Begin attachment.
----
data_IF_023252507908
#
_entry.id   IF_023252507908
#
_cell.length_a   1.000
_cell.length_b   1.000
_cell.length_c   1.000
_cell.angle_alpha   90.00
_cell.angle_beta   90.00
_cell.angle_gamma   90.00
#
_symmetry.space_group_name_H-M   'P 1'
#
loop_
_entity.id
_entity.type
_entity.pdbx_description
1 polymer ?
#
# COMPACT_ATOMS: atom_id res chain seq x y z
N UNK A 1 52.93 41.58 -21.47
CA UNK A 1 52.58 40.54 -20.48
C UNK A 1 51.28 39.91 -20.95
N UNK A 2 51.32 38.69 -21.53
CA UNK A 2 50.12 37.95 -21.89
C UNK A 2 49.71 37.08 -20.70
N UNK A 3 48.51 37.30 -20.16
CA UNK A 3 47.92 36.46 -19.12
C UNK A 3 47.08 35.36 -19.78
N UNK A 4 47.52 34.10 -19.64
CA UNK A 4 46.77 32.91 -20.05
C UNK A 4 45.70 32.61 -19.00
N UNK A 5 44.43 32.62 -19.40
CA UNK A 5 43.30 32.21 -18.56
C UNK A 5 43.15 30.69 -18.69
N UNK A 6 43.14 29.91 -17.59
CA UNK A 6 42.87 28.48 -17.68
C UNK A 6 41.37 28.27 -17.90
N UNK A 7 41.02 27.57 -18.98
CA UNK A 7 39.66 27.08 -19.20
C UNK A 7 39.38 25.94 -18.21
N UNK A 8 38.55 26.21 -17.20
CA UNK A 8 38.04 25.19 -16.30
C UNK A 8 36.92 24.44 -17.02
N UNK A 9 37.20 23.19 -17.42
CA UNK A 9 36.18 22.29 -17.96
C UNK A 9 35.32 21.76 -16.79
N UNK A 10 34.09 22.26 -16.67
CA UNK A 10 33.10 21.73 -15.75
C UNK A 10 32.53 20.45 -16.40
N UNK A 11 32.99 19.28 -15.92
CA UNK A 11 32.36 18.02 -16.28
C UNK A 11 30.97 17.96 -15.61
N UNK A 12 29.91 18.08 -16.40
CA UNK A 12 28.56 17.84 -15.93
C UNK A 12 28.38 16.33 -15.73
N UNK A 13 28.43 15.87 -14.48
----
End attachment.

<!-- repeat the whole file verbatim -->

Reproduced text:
data_IF_023252507908
#
_entry.id   IF_023252507908
#
_cell.length_a   1.000
_cell.length_b   1.000
_cell.length_c   1.000
_cell.angle_alpha   90.00
_cell.angle_beta   90.00
_cell.angle_gamma   90.00
#
_symmetry.space_group_name_H-M   'P 1'
#
loop_
_entity.id
_entity.type
_entity.pdbx_description
1 polymer ?
#
# COMPACT_ATOMS: atom_id res chain seq x y z
N UNK A 1 52.93 41.58 -21.47
CA UNK A 1 52.58 40.54 -20.48
C UNK A 1 51.28 39.91 -20.95
N UNK A 2 51.32 38.69 -21.53
CA UNK A 2 50.12 37.95 -21.89
C UNK A 2 49.71 37.08 -20.70
N UNK A 3 48.51 37.30 -20.16
CA UNK A 3 47.92 36.46 -19.12
C UNK A 3 47.08 35.36 -19.78
N UNK A 4 47.52 34.10 -19.64
CA UNK A 4 46.77 32.91 -20.05
C UNK A 4 45.70 32.61 -19.00
N UNK A 5 44.43 32.62 -19.40
CA UNK A 5 43.30 32.21 -18.56
C UNK A 5 43.15 30.69 -18.69
N UNK A 6 43.14 29.91 -17.59
CA UNK A 6 42.87 28.48 -17.68
C UNK A 6 41.37 28.27 -17.90
N UNK A 7 41.02 27.57 -18.98
CA UNK A 7 39.66 27.08 -19.20
C UNK A 7 39.38 25.94 -18.21
N UNK A 8 38.55 26.21 -17.20
CA UNK A 8 38.04 25.19 -16.30
C UNK A 8 36.92 24.44 -17.02
N UNK A 9 37.20 23.19 -17.42
CA UNK A 9 36.18 22.29 -17.96
C UNK A 9 35.32 21.76 -16.79
N UNK A 10 34.09 22.26 -16.67
CA UNK A 10 33.10 21.73 -15.75
C UNK A 10 32.53 20.45 -16.40
N UNK A 11 32.99 19.28 -15.92
CA UNK A 11 32.36 18.02 -16.28
C UNK A 11 30.97 17.96 -15.61
N UNK A 12 29.91 18.08 -16.40
CA UNK A 12 28.56 17.84 -15.93
C UNK A 12 28.38 16.33 -15.73
N UNK A 13 28.43 15.87 -14.48